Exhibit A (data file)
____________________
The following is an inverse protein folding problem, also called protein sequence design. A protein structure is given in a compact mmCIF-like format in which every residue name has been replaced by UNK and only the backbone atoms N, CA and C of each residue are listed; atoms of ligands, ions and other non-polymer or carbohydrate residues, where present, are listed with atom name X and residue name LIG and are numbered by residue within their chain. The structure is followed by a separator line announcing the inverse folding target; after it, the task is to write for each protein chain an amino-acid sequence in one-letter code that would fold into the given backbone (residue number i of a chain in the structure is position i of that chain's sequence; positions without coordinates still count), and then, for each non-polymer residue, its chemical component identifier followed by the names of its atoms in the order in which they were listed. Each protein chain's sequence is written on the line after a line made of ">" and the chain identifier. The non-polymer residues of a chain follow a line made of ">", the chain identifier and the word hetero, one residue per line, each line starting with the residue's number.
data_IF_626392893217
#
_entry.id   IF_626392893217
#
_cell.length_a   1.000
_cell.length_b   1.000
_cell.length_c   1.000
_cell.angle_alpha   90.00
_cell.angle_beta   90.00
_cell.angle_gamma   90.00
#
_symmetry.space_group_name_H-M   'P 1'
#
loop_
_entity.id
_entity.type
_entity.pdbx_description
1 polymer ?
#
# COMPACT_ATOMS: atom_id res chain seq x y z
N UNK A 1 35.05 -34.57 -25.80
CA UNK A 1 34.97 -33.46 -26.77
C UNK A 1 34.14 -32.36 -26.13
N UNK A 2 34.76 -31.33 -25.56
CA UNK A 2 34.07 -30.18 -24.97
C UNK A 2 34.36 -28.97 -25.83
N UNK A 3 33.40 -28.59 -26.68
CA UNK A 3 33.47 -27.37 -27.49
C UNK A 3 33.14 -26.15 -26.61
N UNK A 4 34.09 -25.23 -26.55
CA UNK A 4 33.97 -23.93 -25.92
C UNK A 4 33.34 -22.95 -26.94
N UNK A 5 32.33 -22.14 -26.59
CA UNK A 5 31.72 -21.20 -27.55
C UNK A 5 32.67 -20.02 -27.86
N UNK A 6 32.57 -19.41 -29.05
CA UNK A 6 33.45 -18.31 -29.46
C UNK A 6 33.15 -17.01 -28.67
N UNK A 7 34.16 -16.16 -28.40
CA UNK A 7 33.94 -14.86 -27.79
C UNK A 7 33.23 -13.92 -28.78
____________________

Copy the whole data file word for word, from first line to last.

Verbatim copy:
The following is an inverse protein folding problem, also called protein sequence design. A protein structure is given in a compact mmCIF-like format in which every residue name has been replaced by UNK and only the backbone atoms N, CA and C of each residue are listed; atoms of ligands, ions and other non-polymer or carbohydrate residues, where present, are listed with atom name X and residue name LIG and are numbered by residue within their chain. The structure is followed by a separator line announcing the inverse folding target; after it, the task is to write for each protein chain an amino-acid sequence in one-letter code that would fold into the given backbone (residue number i of a chain in the structure is position i of that chain's sequence; positions without coordinates still count), and then, for each non-polymer residue, its chemical component identifier followed by the names of its atoms in the order in which they were listed. Each protein chain's sequence is written on the line after a line made of ">" and the chain identifier. The non-polymer residues of a chain follow a line made of ">", the chain identifier and the word hetero, one residue per line, each line starting with the residue's number.
data_IF_626392893217
#
_entry.id   IF_626392893217
#
_cell.length_a   1.000
_cell.length_b   1.000
_cell.length_c   1.000
_cell.angle_alpha   90.00
_cell.angle_beta   90.00
_cell.angle_gamma   90.00
#
_symmetry.space_group_name_H-M   'P 1'
#
loop_
_entity.id
_entity.type
_entity.pdbx_description
1 polymer ?
#
# COMPACT_ATOMS: atom_id res chain seq x y z
N UNK A 1 35.05 -34.57 -25.80
CA UNK A 1 34.97 -33.46 -26.77
C UNK A 1 34.14 -32.36 -26.13
N UNK A 2 34.76 -31.33 -25.56
CA UNK A 2 34.07 -30.18 -24.97
C UNK A 2 34.36 -28.97 -25.83
N UNK A 3 33.40 -28.59 -26.68
CA UNK A 3 33.47 -27.37 -27.49
C UNK A 3 33.14 -26.15 -26.61
N UNK A 4 34.09 -25.23 -26.55
CA UNK A 4 33.97 -23.93 -25.92
C UNK A 4 33.34 -22.95 -26.94
N UNK A 5 32.33 -22.14 -26.59
CA UNK A 5 31.72 -21.20 -27.55
C UNK A 5 32.67 -20.02 -27.86
N UNK A 6 32.57 -19.41 -29.05
CA UNK A 6 33.45 -18.31 -29.46
C UNK A 6 33.15 -17.01 -28.67
N UNK A 7 34.16 -16.16 -28.40
CA UNK A 7 33.94 -14.86 -27.79
C UNK A 7 33.23 -13.92 -28.78